Alaska 80,340 36% 136,348 62% 3
Arizona 851,589 45% 1,012,878 54% 10
Arkansas 418,049 39% 632,672 59% 6
California 55
Colorado 9
Connecticut 7
Delaware 247,386 61% 151,667 38% 3
District of Columbia 210,403 93% 14,821 7% 3
Florida 4,103,638 51% 3,908,736 49% 27
Georgia 1,811,198 46% 2,022,409 53% 15
Hawaii 298,621 72% 110,848 27% 4
Idaho 235,219 36% 400,989 62% 4
Illinois 3,265,509 62% 1,970,622 37% 21
Indiana 1,367,264 50% 1,341,101 49% 11
Iowa 818,240 54% 677,508 45% 7
Kansas 499,979 41% 685,541 57% 6
Kentucky 751,515 41% 1,050,599 58% 8
Louisiana 780,981 40% 1,147,603 59% 9
Maine 4
Maryland 1,409,150 61% 873,320 38% 10
Massachusetts 1,891,083 62% 1,104,284 36% 12
Michigan 2,867,680 57% 2,044,405 41% 17
Minnesota 1,573,246 54% 1,275,466 44% 10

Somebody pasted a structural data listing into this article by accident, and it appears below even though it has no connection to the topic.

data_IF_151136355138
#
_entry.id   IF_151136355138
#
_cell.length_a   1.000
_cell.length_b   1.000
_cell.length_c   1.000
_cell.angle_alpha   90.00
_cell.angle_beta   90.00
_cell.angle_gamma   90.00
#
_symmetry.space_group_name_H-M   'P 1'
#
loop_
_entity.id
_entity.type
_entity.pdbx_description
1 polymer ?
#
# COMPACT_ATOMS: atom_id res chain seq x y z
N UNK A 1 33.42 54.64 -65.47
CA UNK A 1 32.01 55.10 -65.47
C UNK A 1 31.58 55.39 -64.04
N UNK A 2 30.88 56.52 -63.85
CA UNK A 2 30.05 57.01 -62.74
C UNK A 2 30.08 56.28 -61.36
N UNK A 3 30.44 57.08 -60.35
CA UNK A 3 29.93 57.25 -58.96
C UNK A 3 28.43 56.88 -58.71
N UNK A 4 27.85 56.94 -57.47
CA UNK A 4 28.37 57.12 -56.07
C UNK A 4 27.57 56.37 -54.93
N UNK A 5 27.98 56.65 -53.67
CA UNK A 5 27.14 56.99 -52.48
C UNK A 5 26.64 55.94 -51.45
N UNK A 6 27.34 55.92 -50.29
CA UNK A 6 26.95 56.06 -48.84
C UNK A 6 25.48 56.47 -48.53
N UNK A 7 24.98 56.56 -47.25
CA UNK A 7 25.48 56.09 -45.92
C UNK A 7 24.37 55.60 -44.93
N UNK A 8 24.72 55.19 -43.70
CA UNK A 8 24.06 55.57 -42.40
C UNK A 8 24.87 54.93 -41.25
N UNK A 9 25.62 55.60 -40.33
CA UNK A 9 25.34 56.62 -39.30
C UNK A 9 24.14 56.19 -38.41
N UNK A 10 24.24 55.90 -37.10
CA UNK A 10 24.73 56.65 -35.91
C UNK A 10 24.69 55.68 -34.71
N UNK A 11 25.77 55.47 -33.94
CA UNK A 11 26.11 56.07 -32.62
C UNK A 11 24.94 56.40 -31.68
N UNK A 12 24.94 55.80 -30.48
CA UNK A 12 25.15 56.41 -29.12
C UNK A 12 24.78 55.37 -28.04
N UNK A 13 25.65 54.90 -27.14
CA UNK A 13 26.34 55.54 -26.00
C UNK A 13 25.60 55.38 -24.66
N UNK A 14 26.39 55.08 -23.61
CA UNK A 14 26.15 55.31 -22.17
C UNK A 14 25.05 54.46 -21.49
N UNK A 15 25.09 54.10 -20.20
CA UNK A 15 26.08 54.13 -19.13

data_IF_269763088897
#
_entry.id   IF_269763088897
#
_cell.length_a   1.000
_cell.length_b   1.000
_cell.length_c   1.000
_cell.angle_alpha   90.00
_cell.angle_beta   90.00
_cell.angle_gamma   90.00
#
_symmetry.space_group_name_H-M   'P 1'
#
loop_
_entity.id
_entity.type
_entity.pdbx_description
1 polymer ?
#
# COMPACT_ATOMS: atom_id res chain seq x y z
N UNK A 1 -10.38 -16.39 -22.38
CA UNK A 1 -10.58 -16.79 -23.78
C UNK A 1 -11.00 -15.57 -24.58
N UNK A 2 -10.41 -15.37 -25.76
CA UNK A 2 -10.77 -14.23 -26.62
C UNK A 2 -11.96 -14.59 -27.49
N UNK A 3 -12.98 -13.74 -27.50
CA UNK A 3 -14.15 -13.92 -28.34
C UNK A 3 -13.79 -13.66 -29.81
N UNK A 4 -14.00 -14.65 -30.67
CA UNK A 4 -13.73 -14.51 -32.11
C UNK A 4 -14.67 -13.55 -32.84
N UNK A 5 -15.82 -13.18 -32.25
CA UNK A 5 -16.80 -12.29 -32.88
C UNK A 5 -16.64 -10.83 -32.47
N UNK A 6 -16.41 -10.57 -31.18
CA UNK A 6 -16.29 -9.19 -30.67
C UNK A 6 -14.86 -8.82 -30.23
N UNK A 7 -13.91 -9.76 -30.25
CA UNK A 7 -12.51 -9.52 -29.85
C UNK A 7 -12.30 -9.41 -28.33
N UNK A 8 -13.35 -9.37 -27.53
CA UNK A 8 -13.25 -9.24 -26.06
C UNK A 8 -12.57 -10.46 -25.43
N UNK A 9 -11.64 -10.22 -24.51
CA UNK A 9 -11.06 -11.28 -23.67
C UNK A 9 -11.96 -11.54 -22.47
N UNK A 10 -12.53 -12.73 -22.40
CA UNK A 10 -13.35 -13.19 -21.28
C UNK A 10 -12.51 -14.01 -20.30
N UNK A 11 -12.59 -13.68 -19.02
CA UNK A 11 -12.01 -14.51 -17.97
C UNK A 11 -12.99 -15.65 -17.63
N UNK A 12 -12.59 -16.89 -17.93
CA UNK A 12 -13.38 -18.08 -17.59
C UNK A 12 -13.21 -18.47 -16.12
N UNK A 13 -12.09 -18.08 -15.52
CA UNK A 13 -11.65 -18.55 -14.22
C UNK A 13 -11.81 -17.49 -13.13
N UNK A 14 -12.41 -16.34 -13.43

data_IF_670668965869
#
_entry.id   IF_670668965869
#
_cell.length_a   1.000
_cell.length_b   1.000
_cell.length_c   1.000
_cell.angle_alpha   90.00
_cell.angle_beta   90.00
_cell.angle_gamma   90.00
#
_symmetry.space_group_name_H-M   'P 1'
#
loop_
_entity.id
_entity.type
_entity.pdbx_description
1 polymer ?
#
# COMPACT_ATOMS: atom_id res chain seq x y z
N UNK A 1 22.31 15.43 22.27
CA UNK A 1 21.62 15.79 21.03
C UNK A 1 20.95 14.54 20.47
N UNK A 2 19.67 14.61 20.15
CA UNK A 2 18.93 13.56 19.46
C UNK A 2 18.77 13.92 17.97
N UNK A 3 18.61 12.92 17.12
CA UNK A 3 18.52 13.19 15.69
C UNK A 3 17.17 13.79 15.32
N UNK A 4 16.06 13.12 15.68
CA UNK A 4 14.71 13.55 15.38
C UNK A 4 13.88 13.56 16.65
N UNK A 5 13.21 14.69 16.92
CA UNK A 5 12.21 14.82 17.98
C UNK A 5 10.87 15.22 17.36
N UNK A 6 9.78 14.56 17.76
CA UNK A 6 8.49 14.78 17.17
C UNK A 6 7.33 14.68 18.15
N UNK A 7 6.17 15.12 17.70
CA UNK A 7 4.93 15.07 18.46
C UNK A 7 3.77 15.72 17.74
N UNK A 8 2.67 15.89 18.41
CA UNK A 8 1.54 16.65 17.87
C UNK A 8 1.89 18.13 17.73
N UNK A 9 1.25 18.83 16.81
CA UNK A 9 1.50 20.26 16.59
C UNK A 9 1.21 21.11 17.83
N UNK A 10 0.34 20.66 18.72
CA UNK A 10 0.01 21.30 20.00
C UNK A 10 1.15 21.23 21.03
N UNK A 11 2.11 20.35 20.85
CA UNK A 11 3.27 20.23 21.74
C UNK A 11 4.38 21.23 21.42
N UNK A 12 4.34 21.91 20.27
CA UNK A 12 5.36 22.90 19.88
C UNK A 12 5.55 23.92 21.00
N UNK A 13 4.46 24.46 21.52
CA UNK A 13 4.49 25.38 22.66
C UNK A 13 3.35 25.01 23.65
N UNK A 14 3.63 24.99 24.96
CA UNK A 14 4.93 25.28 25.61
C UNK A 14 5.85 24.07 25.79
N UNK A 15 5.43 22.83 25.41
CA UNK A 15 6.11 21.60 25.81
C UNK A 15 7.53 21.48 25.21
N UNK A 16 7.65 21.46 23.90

Mississippi 517,899 43% 684,475 57% 6
Missouri 1,436,745 49% 1,442,613 50% 11
Montana 220,401 47% 236,513 50% 3
Nebraska 315,913 41% 439,421 47% 5
Nevada 531,884 55% 411,988 43% 5
New Hampshire 4
New Jersey 2,073,934 57% 1,540,907 42% 15
New Mexico 454,291 57% 334,298 42% 5
New York 4,357,360 62% 2,573,368 37% 31
North Carolina 2,123,334 50% 2,109,281 49% 15
North Dakota 141,113 45% 168,523 53% 3
Ohio 20
Oklahoma 502,286 34% 959,645 66% 7
Oregon 7
Pennsylvania 3,184,807 55% 2,584,119 44% 21
Rhode Island 272,572 63% 150,891 35% 4
South Carolina 842,441 45% 1,008,727 54% 8
South Dakota 170,877 45% 203,002 53% 3
Tennessee 1,093,213 42% 1,487,564 57% 11
Texas 3,521,164 44% 4,467,748 55% 34
Utah 301,771 34% 555,497 63% 5
Vermont 3
Virginia 1,792,502 52% 1,637,338 47% 13
Washington 11
West Virginia 301,438 43% 394,278 56% 5
Wisconsin 1,670,474 56% 1,258,181 43% 10
Wyoming 80,496 33% 160,639 66% 3

References[change | change source]

  1. 1.0 1.1 1.2 1.3 "FEDERAL ELECTIONS 2008: Election Results for the U.S. President, the U.S. Senate and the U.S. House of Representatives". Federal Election Commission. July 2009. http://www.fec.gov/pubrec/fe2008/federalelections2008.pdf. Retrieved March 10, 2013.

Other websites[change | change source]